In People v. Wilshire Ins. Co., 53 Cal.App.3d 256, 261, 125 Cal.Rptr. 529, 532, the court considered section 1305, subdivision (b) and stated: “By its terms, the amendment (to § 1305, subd. (b)) allows the court to continue the hearing without declaring a forfeiture if it ‘has reason to believe that sufficient excuse may exist for his neglect to appear . . . .’ It does not require the court to make an immediate determination as to whether sufficient excuse exists. This specific authorization to continue the hearing reflects a vital change from the pre-existing law which the Supreme Court interpreted in United Bonding. By conspicuously deleting from subdivision (b) the express provisions retained in section (a) to the effect that ‘the court shall direct the fact (of failure to appear) to be entered upon its minutes, . . .’ the Legislature intended the very simple alternative of a reasonable continuance without any specific minute order. Since the court is thus specifically authorized by the amendment to postpone its decision, it certainly retains jurisdiction to declare a forfeiture at a later time. (P) The only condition for the continuance under subdivision (b) is that the court have ‘reason to believe that sufficient excuse may exist for (defendant's) neglect to appear or surrender himself.’ (Emphasis added.) The trial court had the duty to determine the existence or nonexistence of the condition; defense counsel's statement to the court was sufficient to support the implied finding that the condition existed. (Citation). . . .”

Here, according to the minutes, the court made a determination that a sufficient excuse may have existed for defendant's absence. We agree with respondent that there are several items in the record upon which the court's decision could be predicated. The court indicated that there was a request by the probation officer to put the hearing over to February 19. In response, Mr. Kamins replied: “Why don't we do that and issue a bench warrant and hold it to that date.” Clearly, by asking that the warrant be held, as he did earlier when an excuse was offered, defendant's attorney was requesting a judicial determination that sufficient excuse existed for his client's absence. Just prior to asking that the bench warrant be held over, Mr. Kamins stated: “He was supposed to be here. . . . He did initially report to the probation department. . . . I don't think the other members of his family are real trustworthy . . .” It would not be unreasonable for the trial court to believe that Mr. Kamins was representing that defendant would have been present unless he had an excuse because he had reported to the probation department. Also, the reference to the untrustworthiness of the other members of defendant's family is like saying, “they might not be trustworthy but my client certainly is.” In most situations involving a section 1305, subdivision (b) determination the only reasons before the trial court are the evidence or representations furnished by defendant's counsel. The cases demonstrate that the courts have cooperated with defense counsels' requests and have liberally relied on their representations. In People v. Surety Ins. Co., 55 Cal.App.3d 197, 199, 127 Cal.Rptr. 451, sufficient excuse was predicated on a representation by defendant's counsel that “his client had told him.” In People v. Wilshire Ins. Co., supra, 53 Cal.App.3d at page 258, 125 Cal.Rptr. at page 530, it was upon defense counsel's expression of “there's a possibility he might be in the San Francisco area.” While we have no express explanation from Mr. Kamins on defendant's absence, we believe the concurrence to the continuance and the request to hold the warrant was an implicit representation to the court that his client would have been present if he could have been. It also reflects his own state of mind; namely, that he believed his client was a person of the type who would appear absent such sufficient excuse. Wilshire Ins. Co., supra, at page 261, 125 Cal.Rptr. at page 532 states that the court may continue the hearing without declaring a forfeiture if it “ ‘has reason to believe that sufficient excuse may exist for his neglect to appear. . . .’ It does not require the court to make an immediate determination as to whether sufficient excuse exists.” Certainly the record in this case supports this concept of the statute and for reasons stated, the record also supports the minute order to the effect that “defendant . . . may have sufficient excuse.”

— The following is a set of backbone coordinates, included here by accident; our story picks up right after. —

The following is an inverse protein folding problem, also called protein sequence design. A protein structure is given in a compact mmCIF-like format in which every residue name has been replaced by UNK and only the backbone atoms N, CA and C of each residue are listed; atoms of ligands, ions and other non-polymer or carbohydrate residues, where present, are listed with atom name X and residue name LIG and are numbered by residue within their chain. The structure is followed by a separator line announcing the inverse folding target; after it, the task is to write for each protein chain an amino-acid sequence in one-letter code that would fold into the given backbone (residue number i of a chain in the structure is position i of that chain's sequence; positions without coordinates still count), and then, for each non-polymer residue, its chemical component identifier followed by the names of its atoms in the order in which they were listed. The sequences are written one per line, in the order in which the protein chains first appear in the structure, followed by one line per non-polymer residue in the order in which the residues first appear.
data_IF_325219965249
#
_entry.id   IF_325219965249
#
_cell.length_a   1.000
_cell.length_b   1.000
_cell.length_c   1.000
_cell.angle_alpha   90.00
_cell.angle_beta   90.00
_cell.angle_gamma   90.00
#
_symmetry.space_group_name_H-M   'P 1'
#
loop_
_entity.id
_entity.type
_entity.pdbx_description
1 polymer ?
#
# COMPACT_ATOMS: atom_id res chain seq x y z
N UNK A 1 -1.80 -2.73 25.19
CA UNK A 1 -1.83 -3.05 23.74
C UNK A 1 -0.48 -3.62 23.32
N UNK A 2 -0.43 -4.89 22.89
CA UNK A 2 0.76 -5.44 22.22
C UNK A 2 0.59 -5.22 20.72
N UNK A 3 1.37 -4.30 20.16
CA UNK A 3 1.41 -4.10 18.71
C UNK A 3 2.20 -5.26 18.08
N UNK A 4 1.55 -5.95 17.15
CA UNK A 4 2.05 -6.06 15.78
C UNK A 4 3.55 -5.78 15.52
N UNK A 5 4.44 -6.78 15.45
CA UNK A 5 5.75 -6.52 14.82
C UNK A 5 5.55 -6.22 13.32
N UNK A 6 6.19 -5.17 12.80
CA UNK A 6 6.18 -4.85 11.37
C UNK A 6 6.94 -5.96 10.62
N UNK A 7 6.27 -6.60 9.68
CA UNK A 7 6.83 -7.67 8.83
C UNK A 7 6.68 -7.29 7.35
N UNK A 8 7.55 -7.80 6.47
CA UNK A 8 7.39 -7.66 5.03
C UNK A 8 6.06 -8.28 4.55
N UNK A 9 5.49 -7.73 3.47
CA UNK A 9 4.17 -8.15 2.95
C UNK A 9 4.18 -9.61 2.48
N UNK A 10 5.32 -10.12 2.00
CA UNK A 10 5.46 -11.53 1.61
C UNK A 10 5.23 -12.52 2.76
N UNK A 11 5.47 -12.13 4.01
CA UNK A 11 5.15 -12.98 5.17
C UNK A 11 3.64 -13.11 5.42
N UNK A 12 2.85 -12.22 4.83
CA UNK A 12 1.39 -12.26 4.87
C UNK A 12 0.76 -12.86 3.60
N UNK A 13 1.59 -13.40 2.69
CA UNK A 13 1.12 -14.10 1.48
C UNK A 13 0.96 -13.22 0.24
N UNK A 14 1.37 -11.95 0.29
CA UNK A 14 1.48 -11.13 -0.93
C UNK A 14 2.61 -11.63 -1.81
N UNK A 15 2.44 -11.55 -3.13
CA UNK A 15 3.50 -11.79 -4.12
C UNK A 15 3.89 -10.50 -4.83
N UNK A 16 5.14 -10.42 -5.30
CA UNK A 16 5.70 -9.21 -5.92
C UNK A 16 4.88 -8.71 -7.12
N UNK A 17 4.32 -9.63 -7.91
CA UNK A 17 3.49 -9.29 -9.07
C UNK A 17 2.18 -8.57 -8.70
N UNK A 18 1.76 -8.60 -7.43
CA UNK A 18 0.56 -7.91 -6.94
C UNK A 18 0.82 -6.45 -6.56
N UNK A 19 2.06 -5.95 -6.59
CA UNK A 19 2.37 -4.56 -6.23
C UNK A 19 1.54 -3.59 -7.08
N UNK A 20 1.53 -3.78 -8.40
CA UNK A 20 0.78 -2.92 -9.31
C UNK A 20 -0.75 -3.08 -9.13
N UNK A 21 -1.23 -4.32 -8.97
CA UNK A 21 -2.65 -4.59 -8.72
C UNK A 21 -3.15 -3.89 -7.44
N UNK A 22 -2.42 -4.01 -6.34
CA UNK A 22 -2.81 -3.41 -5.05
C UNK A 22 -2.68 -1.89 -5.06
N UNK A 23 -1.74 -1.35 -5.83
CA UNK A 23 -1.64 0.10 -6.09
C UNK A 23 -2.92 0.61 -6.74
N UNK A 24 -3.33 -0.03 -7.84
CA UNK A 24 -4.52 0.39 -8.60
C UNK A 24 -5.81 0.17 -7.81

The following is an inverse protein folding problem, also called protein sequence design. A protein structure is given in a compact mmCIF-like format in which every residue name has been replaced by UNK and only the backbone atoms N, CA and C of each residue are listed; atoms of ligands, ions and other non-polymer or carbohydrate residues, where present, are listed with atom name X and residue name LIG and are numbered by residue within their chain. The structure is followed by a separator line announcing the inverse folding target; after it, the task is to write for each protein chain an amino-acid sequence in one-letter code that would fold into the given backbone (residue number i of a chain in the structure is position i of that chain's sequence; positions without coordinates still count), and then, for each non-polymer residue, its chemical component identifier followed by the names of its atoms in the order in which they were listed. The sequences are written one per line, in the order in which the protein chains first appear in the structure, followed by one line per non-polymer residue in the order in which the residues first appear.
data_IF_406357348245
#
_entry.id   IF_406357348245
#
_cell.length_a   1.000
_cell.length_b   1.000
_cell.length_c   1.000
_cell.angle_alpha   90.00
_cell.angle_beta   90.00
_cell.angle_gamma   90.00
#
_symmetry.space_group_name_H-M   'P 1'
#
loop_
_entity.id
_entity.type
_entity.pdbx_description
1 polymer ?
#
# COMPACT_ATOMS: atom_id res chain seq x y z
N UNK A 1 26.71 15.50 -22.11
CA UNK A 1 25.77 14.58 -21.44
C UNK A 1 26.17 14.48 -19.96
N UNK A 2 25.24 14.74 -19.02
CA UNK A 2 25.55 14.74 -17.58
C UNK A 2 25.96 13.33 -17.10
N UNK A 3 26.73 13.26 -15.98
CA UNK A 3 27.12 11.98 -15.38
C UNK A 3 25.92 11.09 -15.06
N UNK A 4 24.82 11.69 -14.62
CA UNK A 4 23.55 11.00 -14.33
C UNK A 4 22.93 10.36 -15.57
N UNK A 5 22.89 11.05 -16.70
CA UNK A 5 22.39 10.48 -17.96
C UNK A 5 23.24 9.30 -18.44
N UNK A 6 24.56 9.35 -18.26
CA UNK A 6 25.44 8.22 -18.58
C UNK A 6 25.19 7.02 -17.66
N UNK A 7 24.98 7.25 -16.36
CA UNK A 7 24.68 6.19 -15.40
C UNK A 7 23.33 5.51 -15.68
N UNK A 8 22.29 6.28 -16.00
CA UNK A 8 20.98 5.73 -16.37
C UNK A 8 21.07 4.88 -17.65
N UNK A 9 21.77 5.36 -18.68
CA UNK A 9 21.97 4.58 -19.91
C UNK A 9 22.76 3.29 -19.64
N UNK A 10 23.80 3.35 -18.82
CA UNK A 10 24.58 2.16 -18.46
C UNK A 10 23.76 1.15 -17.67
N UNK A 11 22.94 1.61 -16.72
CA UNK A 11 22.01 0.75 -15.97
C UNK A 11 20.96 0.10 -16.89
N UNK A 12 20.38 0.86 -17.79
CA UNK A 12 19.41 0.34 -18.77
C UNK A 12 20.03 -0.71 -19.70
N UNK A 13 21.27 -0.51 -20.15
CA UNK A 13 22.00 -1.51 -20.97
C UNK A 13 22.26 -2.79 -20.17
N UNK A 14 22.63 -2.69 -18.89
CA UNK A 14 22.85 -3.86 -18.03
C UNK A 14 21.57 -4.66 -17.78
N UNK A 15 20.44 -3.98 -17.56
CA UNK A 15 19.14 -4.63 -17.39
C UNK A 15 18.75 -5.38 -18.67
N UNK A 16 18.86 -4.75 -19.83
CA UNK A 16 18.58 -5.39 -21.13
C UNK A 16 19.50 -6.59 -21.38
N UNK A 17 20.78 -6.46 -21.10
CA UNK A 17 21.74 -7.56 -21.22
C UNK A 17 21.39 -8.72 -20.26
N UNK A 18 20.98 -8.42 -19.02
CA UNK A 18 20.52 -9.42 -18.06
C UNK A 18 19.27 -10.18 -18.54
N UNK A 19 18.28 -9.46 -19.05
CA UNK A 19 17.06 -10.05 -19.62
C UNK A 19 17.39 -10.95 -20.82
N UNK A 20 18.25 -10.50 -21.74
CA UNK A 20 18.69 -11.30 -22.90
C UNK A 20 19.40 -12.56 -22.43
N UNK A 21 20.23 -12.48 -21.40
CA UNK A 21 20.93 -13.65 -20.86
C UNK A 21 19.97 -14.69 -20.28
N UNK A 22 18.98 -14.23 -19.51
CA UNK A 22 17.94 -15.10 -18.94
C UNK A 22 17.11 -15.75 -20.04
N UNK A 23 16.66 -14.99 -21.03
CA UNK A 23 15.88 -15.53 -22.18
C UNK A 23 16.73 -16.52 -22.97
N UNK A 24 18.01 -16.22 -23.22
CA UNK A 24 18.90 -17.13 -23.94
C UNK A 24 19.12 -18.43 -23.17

The judgment denying exoneration of the bond is affirmed.

FOOTNOTES

1.  Penal Code, § 1305, subd. (b) provides as follows: “If, without sufficient excuse, the defendant neglects to appear for arraignment, trial, judgment, or upon any other occasion when his presence in court is lawfully required, or to surrender himself in execution of the judgment, but the court has reason to believe that sufficient excuse may exist for his neglect to appear or surrender himself, the court may continue the case for such period as it deems reasonable to enable the defendant to appear without ordering a forfeiture of bail or issuing a bench warrant.” (Emphasis added.)

HASTINGS, Associate Justice.

KAUS, P. J., and STEPHENS, J., concur.